Sketchbook Starters – Filling a Sketchbook with Ideas

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A list of ideas to encourage students to work on their own sketchbooks. This is a good jumping off point for teachers and students who wish to try creating sketchbooks during the school year.

By Eileen Urbanski [Eileen is a teacher at Eagle & Union Elementary in Zionsville, IN]


Students will understand what being an artist means and demonstrate this through:

The use of a sketchbook to record their ideas.

Students will be:

  • drawing from their imaginations
  • drawing from real life objects
  • using “how to draw” instructional resources

The creation of their own Art Book (portfolio).

Students will create:

  • several pictures about famous artists
  • paintings/drawings using new materials like pastels, oil crayons, paint
  • drawings/paintings using new techniques like crayon rubbing, pointillism, computer art, printmaking

What You Need:

  • Sketchbooks
  • Pencils/erasers
  • Markers
  • Crayons
  • Craypas®
  • Paint
  • Brushes
  • Printing ink pad and stamps
  • Watercolor
  • 12×18 paper
  • Plastic binding combs
  • Tagboard

Resources/Books Used

What You Do:

Big Idea:

Everyone is an artist – it is our very special skill! Out of all the creatures on the earth only humans possess the ability to be artists!


  1. Ask the students if they know what a sketchbook is and ask if any of them have one at home.
  2. Discuss how an artist uses a sketchbook.
  3. Discuss how they will use a sketchbook.
  4. Tell the students that because some of them work fast (rabbits) and some work slow (turtles), everyone will be getting a sketchbook to use for the rest of the year in art class. Tell them that It is used whenever there is extra time in art – if they finish their work before other students. It is a special place just for their art ideas!

Day 1:

  1. After Intro, read the book Drawing Lessons from a Bear.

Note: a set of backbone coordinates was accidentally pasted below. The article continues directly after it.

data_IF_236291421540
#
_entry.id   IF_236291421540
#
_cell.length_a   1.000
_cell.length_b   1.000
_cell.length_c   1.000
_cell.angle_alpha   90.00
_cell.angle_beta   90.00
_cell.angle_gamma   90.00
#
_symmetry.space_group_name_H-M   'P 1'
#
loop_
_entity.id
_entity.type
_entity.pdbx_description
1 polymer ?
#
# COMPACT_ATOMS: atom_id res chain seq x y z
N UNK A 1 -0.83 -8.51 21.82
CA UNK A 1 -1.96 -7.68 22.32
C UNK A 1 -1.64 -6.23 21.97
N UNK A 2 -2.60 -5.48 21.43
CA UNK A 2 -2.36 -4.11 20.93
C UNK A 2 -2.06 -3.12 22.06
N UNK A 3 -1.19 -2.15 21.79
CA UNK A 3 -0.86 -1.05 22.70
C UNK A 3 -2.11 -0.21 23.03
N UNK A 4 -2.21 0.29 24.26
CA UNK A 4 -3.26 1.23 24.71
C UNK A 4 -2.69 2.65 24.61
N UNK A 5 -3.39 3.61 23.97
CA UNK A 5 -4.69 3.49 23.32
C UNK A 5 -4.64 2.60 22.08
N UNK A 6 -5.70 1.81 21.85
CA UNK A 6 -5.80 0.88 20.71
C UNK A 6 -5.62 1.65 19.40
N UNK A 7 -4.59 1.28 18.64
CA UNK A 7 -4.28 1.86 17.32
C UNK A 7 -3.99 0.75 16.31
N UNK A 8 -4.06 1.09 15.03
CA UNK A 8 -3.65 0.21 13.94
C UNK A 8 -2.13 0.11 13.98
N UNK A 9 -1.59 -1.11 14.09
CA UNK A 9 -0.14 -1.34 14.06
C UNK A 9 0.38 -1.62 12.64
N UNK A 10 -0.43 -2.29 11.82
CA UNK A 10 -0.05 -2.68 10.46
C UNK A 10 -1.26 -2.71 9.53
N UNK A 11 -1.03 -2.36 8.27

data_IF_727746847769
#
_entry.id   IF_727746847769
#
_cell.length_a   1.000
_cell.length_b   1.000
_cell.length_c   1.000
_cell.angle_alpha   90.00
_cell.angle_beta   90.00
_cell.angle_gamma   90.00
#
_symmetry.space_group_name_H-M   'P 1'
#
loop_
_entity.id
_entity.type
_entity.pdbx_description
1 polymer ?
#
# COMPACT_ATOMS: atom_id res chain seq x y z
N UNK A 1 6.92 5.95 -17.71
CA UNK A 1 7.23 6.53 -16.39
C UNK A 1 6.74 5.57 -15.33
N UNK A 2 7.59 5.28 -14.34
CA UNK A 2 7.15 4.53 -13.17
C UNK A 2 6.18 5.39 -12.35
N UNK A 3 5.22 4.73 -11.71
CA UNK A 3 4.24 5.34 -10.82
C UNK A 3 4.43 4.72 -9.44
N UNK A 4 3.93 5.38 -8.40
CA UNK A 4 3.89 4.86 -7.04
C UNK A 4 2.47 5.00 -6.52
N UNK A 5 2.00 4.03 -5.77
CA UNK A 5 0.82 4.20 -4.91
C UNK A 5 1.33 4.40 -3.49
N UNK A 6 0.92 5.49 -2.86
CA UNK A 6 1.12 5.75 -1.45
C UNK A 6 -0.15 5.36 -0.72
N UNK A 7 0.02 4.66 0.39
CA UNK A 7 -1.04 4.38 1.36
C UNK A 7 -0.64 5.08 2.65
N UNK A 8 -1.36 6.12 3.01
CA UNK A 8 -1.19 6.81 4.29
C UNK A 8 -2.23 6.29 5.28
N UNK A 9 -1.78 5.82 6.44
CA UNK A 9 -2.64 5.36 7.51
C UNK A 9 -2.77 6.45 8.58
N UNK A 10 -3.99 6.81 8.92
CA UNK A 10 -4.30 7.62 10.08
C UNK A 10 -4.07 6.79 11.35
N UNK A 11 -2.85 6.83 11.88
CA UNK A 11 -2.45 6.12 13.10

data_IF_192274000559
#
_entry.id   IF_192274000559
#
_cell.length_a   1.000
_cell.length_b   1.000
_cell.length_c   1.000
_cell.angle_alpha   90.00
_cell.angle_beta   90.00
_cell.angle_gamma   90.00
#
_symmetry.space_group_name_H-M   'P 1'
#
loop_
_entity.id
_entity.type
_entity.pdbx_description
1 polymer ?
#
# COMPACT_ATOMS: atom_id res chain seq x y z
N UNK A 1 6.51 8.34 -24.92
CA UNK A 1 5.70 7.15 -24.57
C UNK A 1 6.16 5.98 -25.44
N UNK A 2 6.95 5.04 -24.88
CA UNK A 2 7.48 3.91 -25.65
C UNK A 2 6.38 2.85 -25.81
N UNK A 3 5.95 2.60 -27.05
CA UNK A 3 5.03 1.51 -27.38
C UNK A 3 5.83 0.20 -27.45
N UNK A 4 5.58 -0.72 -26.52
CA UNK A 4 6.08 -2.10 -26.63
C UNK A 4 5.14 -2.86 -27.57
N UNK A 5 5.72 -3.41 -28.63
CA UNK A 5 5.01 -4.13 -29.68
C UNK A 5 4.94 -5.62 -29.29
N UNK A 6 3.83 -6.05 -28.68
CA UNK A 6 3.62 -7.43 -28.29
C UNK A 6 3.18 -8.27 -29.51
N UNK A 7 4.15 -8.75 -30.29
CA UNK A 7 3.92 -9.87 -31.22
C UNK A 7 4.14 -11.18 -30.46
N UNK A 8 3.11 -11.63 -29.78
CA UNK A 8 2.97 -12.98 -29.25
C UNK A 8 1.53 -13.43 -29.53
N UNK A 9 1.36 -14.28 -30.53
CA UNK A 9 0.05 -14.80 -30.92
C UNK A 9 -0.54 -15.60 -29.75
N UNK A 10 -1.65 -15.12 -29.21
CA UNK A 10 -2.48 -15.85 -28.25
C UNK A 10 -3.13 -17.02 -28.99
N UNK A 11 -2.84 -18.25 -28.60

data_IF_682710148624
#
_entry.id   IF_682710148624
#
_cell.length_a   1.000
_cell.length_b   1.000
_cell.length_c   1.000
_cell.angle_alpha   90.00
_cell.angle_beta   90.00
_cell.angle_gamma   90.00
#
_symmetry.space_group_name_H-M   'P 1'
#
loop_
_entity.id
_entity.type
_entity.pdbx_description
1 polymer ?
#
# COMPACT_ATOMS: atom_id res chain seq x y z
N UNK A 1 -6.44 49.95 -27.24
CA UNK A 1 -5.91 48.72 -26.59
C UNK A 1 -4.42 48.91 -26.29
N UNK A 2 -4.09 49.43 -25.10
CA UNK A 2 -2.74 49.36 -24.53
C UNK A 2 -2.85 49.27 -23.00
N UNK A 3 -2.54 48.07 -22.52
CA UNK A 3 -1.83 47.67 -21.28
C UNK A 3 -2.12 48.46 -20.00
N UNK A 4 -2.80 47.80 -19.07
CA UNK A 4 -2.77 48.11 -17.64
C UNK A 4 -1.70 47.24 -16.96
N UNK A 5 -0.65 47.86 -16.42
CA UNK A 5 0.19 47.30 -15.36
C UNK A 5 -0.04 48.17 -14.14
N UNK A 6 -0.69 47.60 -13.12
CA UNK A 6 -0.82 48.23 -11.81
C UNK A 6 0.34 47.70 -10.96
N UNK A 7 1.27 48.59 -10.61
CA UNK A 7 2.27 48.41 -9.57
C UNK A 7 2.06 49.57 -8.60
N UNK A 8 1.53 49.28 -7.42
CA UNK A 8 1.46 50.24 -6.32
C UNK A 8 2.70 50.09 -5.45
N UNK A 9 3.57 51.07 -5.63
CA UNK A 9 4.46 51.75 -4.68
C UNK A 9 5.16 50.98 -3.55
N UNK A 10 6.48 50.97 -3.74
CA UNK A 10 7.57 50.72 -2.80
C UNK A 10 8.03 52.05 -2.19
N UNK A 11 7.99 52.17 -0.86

2. Have the students say out loud “I AM AN ARTIST!”
  3. Hand out sketchbooks and give the following assignments:
    • Draw a picture of yourself on the cover (this is a self-portrait) and write your name and grade on it.
    • Draw one picture inside using your imagination.
    • Draw one picture inside from a “how to draw” book (students can look through the books you have on hand).

Day 2

    1. Read the book – The Artist.
    2. Write a list of jobs that an artist can do on the white board.

Assignment (in the sketchbooks):

    • Draw a beautiful sunrise
    • Draw a rainbow
    • Draw anything you wish (free choice)

Day 3:

    1. Read the book – Hands Growing Up to Be An Artist
    2. Enjoy the format of the book.

Discussion (talk about the following):

      • How the family works on hobbies/projects at home.
      • Talk about how the students will be creating their own Art Book. Emphasize that it will take a while to do each picture, but when they are done, they will be able to take it home and show everyone what they learned.
      • Talk about famous artists’ paintings.
      • Talk about materials like pastels, oil crayons, paint.
      • Talk about new techniques, pointillism, computer art, printing.


    • Make a picture inside the sketchbook using a new material.

Day 4-8

Activity/Vocabulary Ideas for the Sketchbook:

  • Van Gogh – Starry Night Crayon Rubbing, Markers, Expressive, Texture, Brushstrokes [lesson plan here]
  • Edvard Munch – The Scream Oil Pastel, Crayons, Bold Colors, Movement, Emotion [lesson plan here]
  • Piet Mondrian Compostion in R-Y B – Paint, Primary Colors, Shape, Line [lesson plan here]
  • Leonardo DaVinci – Mona Lisa Watercolor, Crayons, Portrait, Depth (showing near and far)
  • George Seurat – Sunday Afternoon In the Park Marker, Dots, Computer Pointillism, Landscape [lesson plan here]
  • Wassily Kandinsky – Improvisation Printing, Non-Objective [lesson plan here]


Continue to come up with ideas for the sketchbook. When the school year is complete, students can take the books home and share with family and friends.

Also See:

The Art Book – Portfolio Assessment